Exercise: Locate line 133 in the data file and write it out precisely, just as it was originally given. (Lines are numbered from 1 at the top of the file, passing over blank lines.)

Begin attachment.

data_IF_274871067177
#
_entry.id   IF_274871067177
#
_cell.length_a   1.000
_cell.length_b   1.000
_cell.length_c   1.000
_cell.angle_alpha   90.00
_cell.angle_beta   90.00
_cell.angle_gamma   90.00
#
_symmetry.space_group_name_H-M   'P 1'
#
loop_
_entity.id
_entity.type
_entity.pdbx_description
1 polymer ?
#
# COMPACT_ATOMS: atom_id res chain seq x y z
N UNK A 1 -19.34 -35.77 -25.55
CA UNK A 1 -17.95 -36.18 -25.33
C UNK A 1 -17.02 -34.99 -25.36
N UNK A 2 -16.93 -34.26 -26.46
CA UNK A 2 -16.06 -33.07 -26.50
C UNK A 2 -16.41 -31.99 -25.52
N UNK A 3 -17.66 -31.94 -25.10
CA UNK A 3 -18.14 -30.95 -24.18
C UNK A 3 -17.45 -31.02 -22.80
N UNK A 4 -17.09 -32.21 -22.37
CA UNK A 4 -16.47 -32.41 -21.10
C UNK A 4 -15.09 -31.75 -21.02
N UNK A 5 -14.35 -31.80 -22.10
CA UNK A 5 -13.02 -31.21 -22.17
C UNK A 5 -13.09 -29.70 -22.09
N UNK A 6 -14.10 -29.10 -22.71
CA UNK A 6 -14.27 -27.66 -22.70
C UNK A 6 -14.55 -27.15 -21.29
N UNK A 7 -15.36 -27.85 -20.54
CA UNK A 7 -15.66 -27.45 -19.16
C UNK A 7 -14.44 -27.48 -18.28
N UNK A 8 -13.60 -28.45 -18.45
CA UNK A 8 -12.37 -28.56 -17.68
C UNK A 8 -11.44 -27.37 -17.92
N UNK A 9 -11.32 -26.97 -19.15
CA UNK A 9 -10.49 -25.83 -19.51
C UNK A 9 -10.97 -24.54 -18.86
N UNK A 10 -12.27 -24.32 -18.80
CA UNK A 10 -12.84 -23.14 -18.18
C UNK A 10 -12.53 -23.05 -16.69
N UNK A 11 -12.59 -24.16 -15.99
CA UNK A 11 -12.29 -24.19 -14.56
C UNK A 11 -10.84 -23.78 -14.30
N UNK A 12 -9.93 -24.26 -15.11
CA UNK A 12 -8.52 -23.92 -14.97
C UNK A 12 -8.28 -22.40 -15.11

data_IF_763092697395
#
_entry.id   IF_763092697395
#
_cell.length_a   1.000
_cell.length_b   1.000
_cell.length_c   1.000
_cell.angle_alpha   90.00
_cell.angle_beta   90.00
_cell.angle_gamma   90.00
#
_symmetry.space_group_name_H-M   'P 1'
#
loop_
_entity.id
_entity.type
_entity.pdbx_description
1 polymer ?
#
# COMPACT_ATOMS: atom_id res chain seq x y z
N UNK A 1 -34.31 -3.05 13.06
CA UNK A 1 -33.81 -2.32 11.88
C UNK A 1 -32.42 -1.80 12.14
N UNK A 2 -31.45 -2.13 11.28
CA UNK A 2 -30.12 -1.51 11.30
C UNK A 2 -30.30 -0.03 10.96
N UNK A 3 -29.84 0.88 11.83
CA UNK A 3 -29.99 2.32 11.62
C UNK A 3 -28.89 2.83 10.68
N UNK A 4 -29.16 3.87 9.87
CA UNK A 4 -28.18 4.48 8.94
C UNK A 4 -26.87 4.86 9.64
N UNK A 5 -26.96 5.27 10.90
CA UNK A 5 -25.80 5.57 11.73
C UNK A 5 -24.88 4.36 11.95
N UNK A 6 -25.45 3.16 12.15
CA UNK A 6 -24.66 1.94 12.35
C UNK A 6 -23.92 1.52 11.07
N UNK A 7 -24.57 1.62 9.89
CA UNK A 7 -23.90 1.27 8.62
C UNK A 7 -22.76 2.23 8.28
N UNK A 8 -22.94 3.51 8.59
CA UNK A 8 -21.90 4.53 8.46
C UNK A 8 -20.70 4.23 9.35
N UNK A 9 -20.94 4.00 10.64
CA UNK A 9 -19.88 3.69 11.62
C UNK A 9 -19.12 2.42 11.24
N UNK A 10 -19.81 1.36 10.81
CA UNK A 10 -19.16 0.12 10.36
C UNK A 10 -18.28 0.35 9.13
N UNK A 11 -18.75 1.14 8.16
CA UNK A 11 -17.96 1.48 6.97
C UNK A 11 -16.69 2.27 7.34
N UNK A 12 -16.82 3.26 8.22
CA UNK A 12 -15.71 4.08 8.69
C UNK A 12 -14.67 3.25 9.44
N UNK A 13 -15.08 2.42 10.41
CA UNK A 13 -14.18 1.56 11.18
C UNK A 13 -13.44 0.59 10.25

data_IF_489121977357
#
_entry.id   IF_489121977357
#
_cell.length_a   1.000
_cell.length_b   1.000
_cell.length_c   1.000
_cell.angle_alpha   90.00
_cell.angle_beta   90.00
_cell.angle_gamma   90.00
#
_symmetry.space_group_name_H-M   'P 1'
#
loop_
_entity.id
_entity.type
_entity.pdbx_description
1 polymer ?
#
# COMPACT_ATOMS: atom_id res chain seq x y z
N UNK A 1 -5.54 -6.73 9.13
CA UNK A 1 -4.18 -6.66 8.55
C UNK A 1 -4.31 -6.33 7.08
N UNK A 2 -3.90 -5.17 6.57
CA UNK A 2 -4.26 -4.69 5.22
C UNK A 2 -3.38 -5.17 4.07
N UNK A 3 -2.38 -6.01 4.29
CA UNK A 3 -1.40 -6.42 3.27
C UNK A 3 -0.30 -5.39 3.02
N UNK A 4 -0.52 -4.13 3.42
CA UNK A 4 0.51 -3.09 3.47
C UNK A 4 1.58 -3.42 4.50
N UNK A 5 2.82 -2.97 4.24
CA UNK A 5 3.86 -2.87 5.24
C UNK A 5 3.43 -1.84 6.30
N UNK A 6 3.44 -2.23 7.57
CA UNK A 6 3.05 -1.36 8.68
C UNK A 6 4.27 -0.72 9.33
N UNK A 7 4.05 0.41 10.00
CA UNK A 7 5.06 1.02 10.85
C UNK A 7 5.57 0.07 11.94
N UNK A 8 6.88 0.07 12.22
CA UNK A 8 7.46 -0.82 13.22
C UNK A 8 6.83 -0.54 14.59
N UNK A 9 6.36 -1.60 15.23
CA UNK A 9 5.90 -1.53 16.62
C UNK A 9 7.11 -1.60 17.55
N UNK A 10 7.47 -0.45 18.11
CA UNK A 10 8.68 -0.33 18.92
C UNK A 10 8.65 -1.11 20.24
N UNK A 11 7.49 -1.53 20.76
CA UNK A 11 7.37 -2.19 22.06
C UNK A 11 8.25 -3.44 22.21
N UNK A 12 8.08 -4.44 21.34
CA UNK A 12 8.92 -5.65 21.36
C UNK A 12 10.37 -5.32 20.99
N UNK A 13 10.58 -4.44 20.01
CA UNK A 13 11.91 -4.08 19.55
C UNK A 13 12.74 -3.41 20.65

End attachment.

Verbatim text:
1 polymer ?